Sunday, May 19, 2013

Little Scientists "Discover" Symmetry

Have some fun with symmetry in nature ... It's perfect for Spring!

First, find some beautiful non-fiction books that show full-winged pictures of a variety of butterflies and bugs. Have your children inspect some close-up pictures to "discover" all on their own ... lessons stick better that way! Direct their attention to specifics in the photos and have them do the "noticing."

There are also many children's book authors who use beautiful artwork displaying symmetry in fiction stories depicting animals or insects. The books might tell about the seasons, life cycles, or natural occurances such as camouflage - you might have some on hand that are already favorites of your children. Eric Carle's book, "The Grouchy Ladybug," shows symmetry in the collage work he does, even though it has other themes. Use resources you have on hand to draw attention to something new!

Then, get out there and explore! Make sure you have a "kit" to inspire your little ones to get into the activity. Our kit consisted of some plastic tweezers, magnifying glasses of different sizes, some index cards (for lifting delicate specimens), and a small container with holes to temporarily house what we found. It all fit in an old lunch box ... a small sand bucket would do nicely, too! Your child will be delighted to find all sorts of examples in the critters you uncover! Make sure they are using their words to describe what they see - and you could even bring along a sketch book and some crayons to do critter portraits :)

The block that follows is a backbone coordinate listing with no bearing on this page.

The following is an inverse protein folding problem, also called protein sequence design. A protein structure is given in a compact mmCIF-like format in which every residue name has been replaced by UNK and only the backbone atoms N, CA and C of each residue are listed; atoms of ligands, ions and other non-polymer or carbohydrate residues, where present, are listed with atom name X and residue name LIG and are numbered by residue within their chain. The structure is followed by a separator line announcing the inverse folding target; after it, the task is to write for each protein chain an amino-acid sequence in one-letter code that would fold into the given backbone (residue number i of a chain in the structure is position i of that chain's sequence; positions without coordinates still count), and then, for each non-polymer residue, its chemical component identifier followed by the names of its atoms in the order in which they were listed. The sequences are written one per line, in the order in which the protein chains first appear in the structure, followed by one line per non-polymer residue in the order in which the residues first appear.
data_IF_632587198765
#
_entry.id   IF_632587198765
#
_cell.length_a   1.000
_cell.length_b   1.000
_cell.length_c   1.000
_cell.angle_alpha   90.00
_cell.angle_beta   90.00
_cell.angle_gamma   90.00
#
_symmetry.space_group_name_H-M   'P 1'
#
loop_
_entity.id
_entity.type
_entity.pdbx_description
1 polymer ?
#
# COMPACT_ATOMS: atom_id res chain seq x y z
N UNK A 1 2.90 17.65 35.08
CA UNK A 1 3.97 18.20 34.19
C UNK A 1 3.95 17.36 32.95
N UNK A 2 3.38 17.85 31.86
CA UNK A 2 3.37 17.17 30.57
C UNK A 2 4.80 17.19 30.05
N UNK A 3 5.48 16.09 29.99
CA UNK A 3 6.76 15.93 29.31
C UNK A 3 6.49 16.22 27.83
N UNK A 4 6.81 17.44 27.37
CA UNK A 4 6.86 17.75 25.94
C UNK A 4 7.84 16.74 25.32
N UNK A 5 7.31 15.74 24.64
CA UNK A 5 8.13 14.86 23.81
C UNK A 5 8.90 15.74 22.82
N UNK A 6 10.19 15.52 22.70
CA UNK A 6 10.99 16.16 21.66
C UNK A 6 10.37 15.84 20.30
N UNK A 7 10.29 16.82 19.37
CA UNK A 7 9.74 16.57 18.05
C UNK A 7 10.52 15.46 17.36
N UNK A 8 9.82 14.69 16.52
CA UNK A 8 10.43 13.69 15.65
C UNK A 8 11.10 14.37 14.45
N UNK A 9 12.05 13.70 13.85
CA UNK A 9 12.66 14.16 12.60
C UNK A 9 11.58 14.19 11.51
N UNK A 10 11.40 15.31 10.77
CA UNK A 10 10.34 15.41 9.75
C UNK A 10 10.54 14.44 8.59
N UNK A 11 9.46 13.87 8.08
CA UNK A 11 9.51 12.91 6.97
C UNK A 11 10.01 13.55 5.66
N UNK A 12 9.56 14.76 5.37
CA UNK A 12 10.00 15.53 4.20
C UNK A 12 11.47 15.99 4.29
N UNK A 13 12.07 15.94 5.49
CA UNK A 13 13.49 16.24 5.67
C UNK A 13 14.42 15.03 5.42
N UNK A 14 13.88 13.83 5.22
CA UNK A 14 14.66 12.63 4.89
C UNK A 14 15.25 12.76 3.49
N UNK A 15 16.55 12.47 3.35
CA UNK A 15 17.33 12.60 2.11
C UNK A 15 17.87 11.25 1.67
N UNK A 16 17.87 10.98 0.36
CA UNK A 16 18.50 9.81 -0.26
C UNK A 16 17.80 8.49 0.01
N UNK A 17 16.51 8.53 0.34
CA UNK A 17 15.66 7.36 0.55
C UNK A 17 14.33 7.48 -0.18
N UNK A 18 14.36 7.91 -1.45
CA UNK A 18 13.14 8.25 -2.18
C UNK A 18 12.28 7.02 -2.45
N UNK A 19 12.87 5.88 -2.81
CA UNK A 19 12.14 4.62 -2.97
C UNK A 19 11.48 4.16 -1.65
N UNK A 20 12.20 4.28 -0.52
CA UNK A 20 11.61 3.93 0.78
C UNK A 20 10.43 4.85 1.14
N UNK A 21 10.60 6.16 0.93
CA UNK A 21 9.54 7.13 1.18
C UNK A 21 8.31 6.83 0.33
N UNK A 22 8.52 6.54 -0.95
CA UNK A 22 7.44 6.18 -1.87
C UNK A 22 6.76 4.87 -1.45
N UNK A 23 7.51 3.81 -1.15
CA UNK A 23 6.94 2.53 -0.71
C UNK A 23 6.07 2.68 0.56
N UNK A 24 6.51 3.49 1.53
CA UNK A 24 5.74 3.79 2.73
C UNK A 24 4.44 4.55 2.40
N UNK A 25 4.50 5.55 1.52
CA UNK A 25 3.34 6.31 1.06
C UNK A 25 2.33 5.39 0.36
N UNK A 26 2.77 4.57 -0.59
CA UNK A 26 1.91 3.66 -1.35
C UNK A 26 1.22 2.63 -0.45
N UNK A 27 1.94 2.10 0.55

For some fun artwork, when you're back from your travels, fold a large sheet of construction or other heavy paper in half. Draw the shape of a butterfly's wing (or another bug's) on one half with the center of the body at the fold. Cut through both pieces of paper so when you unfold, you have a butterfly shape. Have your child make a design on only one of the wings with some acrylic paint and then fold and press gently to transfer the design to the other wing. You should end up with a mirror image - symmetry!

You can finish up by adding a body, head and antennae with some paper scraps, pompoms, or whatever you have on hand!

Have fun!

1 comment:

  1. We've made similar painted butterflies. There's something SO amazing when you open the folded paper and see your paint replicated on the other wing. My sons thought it was awesome! I'd love it if you'd share this idea on the weekly After School Linky Party at my blog: